[ Back to EurekAlert! ] Public release date: 1-Feb-2011
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Contact: Heather Curry
hcurry@acr.org
703-390-9822
American College of Radiology

Radiologists play key role in teaching physiology to medical students

In order for medical students to ultimately provide quality patient care medical schools should turn to radiologists to help them teach physiology, one of the core disciplines of medicine, according to a study in the February issue of the Journal of the American College of Radiology (www.jacr.org). Physiology is the science of the function of living systems.

"It is vital that medical schools provide first-rate physiology education for their students. We believe that radiologists have an important role to play in teaching physiology, just as many currently do in the teaching of anatomy," said Richard B. Gunderman, MD, co-author of the study.

Radiologists created radiologic case studies using pairs of radiologic cases, one illustrating normal physiology and the second illustrating pathophysiology. The two radiologic images (normal and pathophysiology) were then used to focus on four broad physiologic principles that apply across all organ systems homeostasis, biologic energy use, structure-function relationships, and communication. Two examples were given for each of the principles.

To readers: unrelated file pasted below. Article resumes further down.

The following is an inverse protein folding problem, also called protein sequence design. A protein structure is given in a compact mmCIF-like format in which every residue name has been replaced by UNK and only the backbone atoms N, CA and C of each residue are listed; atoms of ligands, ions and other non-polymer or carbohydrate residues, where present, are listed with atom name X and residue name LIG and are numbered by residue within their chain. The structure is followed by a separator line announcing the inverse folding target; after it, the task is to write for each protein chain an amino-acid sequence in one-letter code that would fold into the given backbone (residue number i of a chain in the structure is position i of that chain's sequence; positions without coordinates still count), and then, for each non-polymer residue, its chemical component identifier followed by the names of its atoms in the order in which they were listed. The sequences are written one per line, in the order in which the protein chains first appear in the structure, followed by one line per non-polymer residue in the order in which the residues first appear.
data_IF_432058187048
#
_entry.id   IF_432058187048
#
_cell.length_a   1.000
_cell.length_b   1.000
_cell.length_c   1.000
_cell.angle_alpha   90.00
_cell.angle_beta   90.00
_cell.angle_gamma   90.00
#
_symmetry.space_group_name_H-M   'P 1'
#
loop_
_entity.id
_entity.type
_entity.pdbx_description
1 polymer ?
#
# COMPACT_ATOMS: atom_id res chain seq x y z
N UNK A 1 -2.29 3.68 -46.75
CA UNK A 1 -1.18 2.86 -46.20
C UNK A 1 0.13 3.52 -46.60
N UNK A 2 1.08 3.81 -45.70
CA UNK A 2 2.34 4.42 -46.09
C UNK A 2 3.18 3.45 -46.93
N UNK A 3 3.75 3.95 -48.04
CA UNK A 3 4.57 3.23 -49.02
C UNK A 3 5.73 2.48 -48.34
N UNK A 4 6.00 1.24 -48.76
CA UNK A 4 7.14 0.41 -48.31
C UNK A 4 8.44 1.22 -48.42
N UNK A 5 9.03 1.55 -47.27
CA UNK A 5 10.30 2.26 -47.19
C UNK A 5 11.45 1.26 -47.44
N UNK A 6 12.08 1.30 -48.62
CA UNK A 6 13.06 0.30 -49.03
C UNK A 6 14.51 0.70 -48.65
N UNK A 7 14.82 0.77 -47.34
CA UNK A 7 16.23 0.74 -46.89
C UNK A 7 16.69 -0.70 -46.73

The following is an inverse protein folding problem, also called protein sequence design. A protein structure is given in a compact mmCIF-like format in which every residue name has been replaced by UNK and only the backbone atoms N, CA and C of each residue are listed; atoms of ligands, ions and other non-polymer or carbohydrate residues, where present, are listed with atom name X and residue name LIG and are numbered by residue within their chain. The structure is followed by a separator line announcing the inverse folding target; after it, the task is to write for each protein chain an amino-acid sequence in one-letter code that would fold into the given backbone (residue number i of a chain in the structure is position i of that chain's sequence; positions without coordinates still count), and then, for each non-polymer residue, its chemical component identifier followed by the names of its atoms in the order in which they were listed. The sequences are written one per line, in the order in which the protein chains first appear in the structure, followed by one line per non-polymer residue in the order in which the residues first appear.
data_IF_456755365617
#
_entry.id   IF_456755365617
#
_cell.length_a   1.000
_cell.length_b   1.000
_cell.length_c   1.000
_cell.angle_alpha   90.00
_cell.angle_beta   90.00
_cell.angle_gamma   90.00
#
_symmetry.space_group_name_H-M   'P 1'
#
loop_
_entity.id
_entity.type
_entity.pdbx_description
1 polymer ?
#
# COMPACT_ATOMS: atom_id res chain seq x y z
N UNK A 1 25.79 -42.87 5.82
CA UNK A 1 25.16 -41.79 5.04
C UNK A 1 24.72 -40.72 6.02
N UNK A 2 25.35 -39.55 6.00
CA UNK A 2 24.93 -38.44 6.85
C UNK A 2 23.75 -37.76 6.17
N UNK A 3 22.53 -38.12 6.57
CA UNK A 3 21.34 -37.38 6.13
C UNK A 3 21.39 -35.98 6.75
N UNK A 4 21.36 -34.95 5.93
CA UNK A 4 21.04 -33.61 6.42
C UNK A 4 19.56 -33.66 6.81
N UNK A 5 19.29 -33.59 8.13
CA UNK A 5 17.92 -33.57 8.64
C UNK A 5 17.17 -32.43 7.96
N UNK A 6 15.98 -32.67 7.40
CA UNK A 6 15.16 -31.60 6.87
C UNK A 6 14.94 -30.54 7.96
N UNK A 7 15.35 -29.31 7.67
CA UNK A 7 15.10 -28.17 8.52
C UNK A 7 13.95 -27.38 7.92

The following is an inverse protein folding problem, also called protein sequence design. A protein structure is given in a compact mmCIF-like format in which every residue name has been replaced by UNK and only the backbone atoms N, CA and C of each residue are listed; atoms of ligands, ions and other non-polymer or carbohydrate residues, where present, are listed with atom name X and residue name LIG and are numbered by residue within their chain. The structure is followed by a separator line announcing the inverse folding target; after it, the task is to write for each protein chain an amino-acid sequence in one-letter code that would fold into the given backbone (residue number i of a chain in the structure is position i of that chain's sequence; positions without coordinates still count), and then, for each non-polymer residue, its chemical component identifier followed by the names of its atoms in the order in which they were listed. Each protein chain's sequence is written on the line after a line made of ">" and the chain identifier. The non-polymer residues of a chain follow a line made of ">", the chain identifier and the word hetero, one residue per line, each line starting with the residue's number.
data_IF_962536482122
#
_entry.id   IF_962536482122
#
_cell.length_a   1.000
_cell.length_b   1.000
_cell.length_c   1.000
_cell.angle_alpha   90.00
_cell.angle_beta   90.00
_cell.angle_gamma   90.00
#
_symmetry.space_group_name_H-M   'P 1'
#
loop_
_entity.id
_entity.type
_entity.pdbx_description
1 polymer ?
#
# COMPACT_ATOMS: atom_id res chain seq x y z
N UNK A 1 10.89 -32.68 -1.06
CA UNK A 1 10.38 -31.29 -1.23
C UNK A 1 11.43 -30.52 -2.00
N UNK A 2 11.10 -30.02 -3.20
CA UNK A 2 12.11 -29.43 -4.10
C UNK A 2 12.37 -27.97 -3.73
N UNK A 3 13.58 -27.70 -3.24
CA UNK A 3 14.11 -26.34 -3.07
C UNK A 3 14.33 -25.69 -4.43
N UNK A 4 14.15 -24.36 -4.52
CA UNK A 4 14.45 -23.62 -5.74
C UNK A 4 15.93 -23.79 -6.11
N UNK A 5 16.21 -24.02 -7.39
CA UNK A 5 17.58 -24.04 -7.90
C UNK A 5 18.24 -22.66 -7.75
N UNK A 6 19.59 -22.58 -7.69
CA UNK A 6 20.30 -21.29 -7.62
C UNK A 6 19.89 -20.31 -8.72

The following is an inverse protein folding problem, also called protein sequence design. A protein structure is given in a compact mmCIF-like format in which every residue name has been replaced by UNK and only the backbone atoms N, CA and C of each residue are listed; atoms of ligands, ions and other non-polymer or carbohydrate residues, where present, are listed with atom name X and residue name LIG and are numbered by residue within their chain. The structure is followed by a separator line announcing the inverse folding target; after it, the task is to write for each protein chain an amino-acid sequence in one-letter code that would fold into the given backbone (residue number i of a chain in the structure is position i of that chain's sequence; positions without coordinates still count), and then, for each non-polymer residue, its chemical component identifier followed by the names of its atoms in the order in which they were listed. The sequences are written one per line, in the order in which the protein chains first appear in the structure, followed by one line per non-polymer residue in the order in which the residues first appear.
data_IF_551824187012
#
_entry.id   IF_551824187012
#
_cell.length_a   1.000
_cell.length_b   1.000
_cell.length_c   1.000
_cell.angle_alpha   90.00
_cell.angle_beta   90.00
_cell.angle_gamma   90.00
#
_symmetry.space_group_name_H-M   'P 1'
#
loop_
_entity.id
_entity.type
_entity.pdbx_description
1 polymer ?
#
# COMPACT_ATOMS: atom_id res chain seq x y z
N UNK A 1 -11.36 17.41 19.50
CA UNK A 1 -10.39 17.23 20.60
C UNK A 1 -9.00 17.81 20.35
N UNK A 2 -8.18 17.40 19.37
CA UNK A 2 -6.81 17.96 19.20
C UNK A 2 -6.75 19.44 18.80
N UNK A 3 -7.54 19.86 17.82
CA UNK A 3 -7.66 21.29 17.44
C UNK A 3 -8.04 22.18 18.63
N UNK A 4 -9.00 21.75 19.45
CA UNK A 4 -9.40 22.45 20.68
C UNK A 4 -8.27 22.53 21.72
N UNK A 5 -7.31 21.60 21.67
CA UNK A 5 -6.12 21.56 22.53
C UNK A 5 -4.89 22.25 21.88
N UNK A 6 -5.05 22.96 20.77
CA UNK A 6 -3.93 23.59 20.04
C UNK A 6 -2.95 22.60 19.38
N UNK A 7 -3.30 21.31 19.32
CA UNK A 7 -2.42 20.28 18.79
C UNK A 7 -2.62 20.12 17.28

"Radiologic case studies can illustrate physiologic principles in ways that can enhance students' grasp of both physiology and its role in helping physicians take better care of patients. As our study suggests, two radiologic examples of each principle (normal and pathologic) support the use of radiology to teach physiology," said Gunderman.

"An understanding of physiology is absolutely vital to the ability to diagnose and treat diseases effectively and efficiently, and it is equally vital that future physicians receive a first-rate education in this discipline. As clinicians, radiologists can help students to appreciate the clinical relevance of their studies, and radiologic images provide powerful, visual illustrations of basic physiologic principles," he said.

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The February issue of JACR is an important resource for radiology and nuclear medicine professionals as well as students seeking clinical and educational improvement.

For more information about JACR, please visit www.jacr.org.

To receive an electronic copy of an article appearing in JACR or to set up an interview with a JACR author or another ACR member, please contact Heather Curry at 703-390-9822 or hcurry@acr.org.



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